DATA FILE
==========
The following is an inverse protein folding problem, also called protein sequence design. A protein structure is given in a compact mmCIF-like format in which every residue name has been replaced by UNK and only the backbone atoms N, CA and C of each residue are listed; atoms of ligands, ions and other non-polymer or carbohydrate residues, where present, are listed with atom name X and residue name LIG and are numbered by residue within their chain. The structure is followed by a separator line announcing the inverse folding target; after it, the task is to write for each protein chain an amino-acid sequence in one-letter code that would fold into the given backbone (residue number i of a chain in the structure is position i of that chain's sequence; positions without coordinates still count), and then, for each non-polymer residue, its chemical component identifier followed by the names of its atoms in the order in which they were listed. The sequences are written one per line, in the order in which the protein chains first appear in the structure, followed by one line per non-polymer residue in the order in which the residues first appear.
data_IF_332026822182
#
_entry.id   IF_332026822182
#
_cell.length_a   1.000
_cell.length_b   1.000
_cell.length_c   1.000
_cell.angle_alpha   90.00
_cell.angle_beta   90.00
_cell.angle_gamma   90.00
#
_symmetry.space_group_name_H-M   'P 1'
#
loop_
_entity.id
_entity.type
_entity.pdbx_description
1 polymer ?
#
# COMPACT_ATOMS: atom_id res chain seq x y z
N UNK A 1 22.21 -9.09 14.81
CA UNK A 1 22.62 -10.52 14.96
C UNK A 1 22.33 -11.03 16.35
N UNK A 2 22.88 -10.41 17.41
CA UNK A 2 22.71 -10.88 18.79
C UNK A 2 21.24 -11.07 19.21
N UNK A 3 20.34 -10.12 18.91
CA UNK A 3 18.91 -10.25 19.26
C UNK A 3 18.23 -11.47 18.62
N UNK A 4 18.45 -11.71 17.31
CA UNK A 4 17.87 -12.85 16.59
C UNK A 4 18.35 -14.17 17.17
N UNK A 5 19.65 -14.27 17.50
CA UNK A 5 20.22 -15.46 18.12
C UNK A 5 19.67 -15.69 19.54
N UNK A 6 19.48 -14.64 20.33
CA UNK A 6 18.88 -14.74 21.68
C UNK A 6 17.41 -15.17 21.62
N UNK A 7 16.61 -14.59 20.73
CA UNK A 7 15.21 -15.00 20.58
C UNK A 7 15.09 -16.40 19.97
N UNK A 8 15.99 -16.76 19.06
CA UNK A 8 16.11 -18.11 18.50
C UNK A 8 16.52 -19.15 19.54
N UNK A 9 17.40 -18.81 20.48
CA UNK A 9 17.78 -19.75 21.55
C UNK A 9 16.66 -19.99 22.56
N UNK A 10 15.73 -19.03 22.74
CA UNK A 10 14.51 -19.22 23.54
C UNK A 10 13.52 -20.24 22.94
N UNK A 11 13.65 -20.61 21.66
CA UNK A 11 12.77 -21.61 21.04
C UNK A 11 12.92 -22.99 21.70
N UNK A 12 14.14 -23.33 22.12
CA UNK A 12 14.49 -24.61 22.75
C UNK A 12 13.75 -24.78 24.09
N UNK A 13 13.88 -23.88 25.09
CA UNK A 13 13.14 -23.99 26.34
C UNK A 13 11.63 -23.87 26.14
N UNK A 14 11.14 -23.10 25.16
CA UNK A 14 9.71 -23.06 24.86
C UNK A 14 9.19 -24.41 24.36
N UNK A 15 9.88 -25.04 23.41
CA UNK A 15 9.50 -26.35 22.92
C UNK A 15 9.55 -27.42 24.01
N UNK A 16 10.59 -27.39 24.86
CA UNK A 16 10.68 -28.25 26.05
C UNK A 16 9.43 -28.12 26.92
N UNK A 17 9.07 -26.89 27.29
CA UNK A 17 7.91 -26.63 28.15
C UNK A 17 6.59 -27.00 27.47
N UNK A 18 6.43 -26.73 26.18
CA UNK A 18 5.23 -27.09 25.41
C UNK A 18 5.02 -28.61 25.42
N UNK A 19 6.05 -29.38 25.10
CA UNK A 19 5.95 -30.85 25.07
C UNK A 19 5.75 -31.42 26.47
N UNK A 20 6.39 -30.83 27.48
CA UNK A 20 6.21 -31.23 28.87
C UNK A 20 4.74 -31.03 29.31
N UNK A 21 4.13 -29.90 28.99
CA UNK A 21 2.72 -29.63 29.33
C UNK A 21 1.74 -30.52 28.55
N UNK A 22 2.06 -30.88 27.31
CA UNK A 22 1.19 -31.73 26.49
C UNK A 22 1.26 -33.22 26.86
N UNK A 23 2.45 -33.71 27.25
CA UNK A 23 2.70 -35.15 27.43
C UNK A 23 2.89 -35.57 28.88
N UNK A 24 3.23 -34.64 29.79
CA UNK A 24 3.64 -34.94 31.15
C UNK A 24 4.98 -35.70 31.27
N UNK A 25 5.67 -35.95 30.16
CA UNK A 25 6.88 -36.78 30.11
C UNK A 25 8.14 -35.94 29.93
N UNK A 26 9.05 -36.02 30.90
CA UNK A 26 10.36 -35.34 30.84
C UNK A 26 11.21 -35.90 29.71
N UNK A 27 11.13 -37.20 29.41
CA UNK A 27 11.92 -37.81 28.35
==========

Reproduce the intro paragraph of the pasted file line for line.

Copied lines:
The following is an inverse protein folding problem, also called protein sequence design. A protein structure is given in a compact mmCIF-like format in which every residue name has been replaced by UNK and only the backbone atoms N, CA and C of each residue are listed; atoms of ligands, ions and other non-polymer or carbohydrate residues, where present, are listed with atom name X and residue name LIG and are numbered by residue within their chain. The structure is followed by a separator line announcing the inverse folding target; after it, the task is to write for each protein chain an amino-acid sequence in one-letter code that would fold into the given backbone (residue number i of a chain in the structure is position i of that chain's sequence; positions without coordinates still count), and then, for each non-polymer residue, its chemical component identifier followed by the names of its atoms in the order in which they were listed. The sequences are written one per line, in the order in which the protein chains first appear in the structure, followed by one line per non-polymer residue in the order in which the residues first appear.